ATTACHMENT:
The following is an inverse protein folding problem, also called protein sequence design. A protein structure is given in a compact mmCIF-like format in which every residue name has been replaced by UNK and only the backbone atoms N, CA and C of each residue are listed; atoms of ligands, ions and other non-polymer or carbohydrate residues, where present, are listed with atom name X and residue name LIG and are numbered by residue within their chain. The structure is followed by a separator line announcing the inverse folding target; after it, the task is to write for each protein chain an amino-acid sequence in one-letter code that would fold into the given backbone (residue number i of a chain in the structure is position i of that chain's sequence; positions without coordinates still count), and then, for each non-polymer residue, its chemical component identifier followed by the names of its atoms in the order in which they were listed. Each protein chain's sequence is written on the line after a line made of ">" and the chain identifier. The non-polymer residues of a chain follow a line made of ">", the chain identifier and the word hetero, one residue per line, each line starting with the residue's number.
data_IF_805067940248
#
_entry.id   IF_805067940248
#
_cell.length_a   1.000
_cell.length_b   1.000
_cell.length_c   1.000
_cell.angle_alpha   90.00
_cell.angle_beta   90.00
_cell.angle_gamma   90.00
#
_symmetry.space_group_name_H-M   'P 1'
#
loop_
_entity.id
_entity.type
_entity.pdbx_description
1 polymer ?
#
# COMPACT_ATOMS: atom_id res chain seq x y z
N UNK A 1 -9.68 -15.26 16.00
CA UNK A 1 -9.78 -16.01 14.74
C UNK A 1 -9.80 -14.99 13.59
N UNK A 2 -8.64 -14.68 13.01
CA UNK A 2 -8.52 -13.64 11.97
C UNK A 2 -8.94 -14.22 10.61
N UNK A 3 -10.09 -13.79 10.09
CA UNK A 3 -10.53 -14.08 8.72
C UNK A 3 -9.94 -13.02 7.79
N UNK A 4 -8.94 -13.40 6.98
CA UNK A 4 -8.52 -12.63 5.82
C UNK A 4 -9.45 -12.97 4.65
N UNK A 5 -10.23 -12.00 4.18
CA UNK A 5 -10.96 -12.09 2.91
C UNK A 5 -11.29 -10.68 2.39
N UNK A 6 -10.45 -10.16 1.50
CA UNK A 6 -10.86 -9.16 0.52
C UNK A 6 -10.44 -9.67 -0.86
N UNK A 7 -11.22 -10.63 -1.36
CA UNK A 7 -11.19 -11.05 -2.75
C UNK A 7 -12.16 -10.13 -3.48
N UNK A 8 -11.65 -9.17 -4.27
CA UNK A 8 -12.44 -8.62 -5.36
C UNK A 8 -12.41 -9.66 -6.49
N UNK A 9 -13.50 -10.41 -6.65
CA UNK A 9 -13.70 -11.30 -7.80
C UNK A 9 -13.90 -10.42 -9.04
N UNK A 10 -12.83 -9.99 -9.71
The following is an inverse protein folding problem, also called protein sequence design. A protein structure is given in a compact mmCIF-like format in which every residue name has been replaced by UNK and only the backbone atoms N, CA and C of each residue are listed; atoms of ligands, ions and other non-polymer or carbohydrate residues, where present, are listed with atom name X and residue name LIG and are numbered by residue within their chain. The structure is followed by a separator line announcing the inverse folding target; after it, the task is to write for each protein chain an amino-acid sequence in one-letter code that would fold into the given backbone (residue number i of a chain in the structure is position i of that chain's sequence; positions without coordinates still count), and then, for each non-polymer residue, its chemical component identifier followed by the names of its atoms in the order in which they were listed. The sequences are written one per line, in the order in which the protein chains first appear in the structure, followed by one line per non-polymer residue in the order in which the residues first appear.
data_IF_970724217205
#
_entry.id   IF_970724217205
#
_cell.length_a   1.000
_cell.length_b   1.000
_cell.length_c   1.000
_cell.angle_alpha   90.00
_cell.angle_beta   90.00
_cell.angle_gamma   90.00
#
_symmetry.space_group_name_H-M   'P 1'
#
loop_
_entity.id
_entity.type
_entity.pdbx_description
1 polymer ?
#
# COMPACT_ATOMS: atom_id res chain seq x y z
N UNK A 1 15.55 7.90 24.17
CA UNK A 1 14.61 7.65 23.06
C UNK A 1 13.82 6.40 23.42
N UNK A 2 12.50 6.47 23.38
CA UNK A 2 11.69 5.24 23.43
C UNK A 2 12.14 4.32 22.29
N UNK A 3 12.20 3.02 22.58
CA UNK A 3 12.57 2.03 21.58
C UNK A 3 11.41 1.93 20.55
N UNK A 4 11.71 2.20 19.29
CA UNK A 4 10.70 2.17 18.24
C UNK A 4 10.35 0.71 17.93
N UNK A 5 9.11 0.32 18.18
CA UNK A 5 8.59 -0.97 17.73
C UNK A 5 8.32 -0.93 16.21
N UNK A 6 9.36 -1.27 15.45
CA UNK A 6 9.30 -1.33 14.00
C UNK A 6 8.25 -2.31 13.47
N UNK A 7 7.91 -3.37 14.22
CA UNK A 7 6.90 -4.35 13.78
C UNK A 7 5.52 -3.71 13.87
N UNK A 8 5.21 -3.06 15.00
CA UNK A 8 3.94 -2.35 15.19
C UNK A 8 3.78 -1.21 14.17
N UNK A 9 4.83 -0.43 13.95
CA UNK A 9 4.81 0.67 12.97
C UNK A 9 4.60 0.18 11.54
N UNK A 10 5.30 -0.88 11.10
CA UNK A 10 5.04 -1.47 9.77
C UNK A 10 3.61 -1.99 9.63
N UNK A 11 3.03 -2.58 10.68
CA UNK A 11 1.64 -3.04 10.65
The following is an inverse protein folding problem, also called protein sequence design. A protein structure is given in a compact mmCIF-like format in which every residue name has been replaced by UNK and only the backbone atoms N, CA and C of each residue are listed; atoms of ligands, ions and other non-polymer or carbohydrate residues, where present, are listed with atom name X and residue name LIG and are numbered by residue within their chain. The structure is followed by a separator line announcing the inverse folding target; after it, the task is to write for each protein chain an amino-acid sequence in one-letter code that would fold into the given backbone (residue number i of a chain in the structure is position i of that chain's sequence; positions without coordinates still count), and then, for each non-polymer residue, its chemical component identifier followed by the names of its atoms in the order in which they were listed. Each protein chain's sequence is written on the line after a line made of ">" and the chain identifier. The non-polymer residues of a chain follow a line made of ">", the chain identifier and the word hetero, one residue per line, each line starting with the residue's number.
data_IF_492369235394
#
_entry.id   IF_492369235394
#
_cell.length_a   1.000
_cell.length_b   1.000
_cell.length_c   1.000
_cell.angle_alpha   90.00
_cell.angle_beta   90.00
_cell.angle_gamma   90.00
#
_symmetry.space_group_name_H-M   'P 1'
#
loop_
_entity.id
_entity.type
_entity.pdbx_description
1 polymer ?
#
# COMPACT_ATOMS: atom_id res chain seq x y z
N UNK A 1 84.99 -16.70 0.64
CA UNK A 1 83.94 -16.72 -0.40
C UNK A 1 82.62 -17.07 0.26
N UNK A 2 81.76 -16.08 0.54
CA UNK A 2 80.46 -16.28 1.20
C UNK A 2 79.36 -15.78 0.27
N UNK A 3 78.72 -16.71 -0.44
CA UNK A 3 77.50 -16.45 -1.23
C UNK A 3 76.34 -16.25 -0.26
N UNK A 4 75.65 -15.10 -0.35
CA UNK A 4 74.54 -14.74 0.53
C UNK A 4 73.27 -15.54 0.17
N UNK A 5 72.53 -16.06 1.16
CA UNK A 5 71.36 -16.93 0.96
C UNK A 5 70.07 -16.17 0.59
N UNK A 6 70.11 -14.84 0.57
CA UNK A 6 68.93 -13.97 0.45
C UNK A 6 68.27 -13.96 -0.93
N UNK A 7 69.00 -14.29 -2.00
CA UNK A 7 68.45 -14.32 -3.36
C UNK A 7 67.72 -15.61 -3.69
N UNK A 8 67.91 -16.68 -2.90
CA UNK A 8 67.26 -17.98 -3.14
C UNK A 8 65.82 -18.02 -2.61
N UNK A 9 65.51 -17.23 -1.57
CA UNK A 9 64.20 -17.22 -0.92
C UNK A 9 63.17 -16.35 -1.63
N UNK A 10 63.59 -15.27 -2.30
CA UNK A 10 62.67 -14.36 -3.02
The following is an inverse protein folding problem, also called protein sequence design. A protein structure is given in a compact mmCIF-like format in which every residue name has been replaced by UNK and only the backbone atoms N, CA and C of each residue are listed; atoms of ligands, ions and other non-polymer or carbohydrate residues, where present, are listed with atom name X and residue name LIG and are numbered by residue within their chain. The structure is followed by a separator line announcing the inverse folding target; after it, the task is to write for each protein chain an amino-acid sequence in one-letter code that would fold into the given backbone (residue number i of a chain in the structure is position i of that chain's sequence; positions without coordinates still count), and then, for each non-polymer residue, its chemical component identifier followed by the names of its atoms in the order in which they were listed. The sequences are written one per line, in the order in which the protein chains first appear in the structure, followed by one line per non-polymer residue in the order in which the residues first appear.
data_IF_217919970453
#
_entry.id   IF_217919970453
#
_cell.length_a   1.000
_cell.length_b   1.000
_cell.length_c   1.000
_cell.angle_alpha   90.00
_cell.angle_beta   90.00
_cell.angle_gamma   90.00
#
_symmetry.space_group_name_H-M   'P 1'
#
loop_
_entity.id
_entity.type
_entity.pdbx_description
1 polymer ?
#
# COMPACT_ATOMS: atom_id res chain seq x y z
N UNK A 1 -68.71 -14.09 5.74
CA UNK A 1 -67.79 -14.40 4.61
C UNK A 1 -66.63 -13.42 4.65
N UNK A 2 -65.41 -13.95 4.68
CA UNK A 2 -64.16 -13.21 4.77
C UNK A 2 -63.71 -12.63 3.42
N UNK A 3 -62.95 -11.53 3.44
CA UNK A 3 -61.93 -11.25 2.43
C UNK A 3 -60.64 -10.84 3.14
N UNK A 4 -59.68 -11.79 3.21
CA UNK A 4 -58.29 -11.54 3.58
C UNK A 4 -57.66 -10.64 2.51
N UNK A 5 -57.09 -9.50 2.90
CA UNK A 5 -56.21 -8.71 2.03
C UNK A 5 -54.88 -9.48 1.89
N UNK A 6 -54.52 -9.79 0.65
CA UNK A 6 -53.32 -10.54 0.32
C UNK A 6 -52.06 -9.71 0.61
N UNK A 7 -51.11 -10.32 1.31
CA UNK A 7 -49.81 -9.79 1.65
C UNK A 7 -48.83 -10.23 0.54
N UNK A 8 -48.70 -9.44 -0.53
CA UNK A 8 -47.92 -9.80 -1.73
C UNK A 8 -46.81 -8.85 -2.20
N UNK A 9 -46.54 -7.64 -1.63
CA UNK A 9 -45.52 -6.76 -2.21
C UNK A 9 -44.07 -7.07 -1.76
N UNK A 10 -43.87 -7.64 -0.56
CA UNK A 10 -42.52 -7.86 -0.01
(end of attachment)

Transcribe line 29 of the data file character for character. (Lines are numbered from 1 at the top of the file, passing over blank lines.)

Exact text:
CA UNK A 3 -10.53 -14.08 8.72